The real-life cost of dropping oil prices isn't limited to lower profits for oil companies.
In North Dakota, jobs are being cut and the state has to rethink its budget plans, as oil producers scale back in the face of those sagging numbers.
Here's what's happening, and what impact it could have.
Low prices means less activity in the field
The Department of Mineral Resource's most recent industry figures, released Thursday, show the price for sweet crude on March 12 was $31 a barrel – which, outside of a brief stint this past January, is the lowest it's been since 2009.
Going down along with that price is the number of rigs in operation – from 181 in December, to 160 in January, 133 in February, and just 111 on March 12. That's the lowest number in nearly five years.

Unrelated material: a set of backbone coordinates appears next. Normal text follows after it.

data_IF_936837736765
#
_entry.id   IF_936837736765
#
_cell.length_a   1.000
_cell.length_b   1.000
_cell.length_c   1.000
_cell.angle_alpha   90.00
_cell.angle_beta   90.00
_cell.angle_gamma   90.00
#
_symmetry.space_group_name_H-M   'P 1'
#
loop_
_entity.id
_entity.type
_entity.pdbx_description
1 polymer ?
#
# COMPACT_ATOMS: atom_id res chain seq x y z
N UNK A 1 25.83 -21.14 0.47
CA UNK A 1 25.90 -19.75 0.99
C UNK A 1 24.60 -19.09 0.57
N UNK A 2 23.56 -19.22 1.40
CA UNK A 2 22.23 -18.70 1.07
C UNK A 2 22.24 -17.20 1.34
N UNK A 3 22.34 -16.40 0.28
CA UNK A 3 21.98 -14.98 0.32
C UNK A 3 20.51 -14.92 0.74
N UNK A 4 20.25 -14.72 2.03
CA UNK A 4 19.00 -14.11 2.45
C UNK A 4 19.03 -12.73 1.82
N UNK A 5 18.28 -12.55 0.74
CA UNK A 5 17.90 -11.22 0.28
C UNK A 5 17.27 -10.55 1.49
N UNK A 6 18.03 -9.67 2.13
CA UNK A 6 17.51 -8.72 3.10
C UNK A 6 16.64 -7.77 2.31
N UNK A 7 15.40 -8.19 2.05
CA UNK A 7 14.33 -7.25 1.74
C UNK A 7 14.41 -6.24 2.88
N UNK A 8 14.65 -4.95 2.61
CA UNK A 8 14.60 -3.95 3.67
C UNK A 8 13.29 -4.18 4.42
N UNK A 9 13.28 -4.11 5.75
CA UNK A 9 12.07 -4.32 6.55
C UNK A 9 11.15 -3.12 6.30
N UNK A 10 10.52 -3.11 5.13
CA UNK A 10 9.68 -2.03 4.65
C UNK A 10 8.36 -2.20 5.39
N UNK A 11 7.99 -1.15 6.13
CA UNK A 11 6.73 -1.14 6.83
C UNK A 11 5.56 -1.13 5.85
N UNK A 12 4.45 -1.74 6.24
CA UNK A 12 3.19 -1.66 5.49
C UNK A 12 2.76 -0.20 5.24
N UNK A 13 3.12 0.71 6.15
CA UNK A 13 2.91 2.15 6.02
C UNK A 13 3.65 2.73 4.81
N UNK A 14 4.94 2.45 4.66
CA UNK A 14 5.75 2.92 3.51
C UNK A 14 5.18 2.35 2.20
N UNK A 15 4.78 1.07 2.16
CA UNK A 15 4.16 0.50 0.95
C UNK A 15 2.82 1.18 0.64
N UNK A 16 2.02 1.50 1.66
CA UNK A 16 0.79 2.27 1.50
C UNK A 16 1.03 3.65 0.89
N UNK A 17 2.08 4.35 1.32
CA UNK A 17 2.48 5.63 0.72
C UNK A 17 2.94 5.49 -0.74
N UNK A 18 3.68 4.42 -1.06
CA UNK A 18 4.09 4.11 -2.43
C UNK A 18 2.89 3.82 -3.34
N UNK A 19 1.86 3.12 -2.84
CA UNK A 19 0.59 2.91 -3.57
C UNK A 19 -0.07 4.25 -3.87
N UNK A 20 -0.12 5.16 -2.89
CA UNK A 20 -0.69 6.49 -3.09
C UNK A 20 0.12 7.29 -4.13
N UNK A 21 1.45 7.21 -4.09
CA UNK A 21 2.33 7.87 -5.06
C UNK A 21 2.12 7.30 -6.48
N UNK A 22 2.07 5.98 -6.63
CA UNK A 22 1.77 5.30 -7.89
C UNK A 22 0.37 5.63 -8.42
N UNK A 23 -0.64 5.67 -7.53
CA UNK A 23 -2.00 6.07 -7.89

The report says the low oil prices is the "biggest driver behind the slow-down," as operators pause the creation of new rigs to avoid producing a huge amount of oil at a time when the amount people will pay for it is so low.
In addition, the Star Tribune says consistently low oil prices could trigger a tax break for hydraulic fracturing – so companies that specialize in the method are delaying work but holding on to workers, expecting a big rush come June when the savings could kick in.
Of course, if work is being postponed, that means less workers are needed.
According to The Forum, Department of Mineral Resources Director Lynn Helms said 800 full-time jobs have been cut already by operators – and with more cuts expected, the final tally could be 3,000-4,000 jobs lost.
State officials are expecting that automatic tax break to become reality this summer. It would mean companies don't have to pay an extraction tax for two years, Valley News Live explains.
All that money the state could get, but likely won't? It's in the billions of dollars, North Dakota Tax Commissioner Ryan Rauschenberger told the station.